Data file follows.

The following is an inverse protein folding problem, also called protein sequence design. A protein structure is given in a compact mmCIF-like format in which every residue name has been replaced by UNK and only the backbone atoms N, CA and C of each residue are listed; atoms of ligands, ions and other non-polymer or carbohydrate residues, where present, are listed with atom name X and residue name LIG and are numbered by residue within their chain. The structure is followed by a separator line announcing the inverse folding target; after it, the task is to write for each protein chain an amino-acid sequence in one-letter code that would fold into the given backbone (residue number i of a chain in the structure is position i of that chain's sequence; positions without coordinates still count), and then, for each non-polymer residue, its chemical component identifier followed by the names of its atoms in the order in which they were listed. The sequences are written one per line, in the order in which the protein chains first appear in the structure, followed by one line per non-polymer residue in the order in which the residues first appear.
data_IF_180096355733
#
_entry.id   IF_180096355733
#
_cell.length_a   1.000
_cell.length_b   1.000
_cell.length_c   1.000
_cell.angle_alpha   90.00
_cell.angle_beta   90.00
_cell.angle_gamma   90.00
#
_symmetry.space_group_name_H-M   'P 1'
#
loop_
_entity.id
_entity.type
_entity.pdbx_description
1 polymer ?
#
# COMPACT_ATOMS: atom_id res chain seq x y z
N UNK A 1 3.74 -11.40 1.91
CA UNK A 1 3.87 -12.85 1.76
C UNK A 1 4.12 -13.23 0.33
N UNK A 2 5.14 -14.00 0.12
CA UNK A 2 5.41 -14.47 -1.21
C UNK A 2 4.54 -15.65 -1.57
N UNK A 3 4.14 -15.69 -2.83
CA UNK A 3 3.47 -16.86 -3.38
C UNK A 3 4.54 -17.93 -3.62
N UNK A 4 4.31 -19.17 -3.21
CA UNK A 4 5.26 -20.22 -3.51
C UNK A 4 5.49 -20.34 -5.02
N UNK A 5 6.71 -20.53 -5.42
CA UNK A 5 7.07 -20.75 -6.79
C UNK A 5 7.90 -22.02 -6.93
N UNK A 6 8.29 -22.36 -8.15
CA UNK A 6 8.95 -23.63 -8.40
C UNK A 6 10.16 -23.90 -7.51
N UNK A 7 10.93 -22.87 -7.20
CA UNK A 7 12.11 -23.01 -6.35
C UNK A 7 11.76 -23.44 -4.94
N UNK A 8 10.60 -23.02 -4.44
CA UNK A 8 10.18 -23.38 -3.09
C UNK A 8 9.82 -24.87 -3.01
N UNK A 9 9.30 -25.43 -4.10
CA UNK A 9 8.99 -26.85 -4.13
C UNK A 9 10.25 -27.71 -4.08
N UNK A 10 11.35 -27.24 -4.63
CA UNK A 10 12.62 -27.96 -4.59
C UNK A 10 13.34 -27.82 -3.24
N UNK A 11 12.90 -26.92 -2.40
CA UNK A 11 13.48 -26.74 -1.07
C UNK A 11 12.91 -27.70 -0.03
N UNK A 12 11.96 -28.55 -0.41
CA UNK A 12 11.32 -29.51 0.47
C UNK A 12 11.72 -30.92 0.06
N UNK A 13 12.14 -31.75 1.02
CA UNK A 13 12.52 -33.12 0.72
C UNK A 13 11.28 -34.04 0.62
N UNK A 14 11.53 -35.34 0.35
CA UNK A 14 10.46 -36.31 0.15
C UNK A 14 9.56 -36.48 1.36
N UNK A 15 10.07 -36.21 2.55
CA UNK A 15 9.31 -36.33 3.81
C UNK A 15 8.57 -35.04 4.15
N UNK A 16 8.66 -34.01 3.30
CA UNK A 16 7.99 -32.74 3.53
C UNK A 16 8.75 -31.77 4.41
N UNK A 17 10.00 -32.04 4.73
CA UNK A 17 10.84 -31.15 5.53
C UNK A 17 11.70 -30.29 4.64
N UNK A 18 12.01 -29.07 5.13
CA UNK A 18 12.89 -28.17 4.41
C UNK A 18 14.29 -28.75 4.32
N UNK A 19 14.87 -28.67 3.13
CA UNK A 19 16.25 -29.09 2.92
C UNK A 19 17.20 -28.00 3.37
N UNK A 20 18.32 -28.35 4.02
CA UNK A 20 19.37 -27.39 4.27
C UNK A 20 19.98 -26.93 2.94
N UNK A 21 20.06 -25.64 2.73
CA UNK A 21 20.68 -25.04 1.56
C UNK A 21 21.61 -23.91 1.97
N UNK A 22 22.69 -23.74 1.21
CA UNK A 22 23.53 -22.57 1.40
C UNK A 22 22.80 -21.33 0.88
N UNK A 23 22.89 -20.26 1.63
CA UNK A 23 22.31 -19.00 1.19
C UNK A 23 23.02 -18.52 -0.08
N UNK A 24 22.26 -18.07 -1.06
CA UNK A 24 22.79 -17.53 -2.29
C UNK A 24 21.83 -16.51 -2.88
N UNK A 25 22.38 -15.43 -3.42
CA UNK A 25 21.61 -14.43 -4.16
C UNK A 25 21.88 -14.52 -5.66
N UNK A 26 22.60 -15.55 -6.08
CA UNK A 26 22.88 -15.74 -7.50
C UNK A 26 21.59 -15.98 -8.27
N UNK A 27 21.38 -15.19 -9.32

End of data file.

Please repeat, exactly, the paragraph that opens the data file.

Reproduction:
The following is an inverse protein folding problem, also called protein sequence design. A protein structure is given in a compact mmCIF-like format in which every residue name has been replaced by UNK and only the backbone atoms N, CA and C of each residue are listed; atoms of ligands, ions and other non-polymer or carbohydrate residues, where present, are listed with atom name X and residue name LIG and are numbered by residue within their chain. The structure is followed by a separator line announcing the inverse folding target; after it, the task is to write for each protein chain an amino-acid sequence in one-letter code that would fold into the given backbone (residue number i of a chain in the structure is position i of that chain's sequence; positions without coordinates still count), and then, for each non-polymer residue, its chemical component identifier followed by the names of its atoms in the order in which they were listed. The sequences are written one per line, in the order in which the protein chains first appear in the structure, followed by one line per non-polymer residue in the order in which the residues first appear.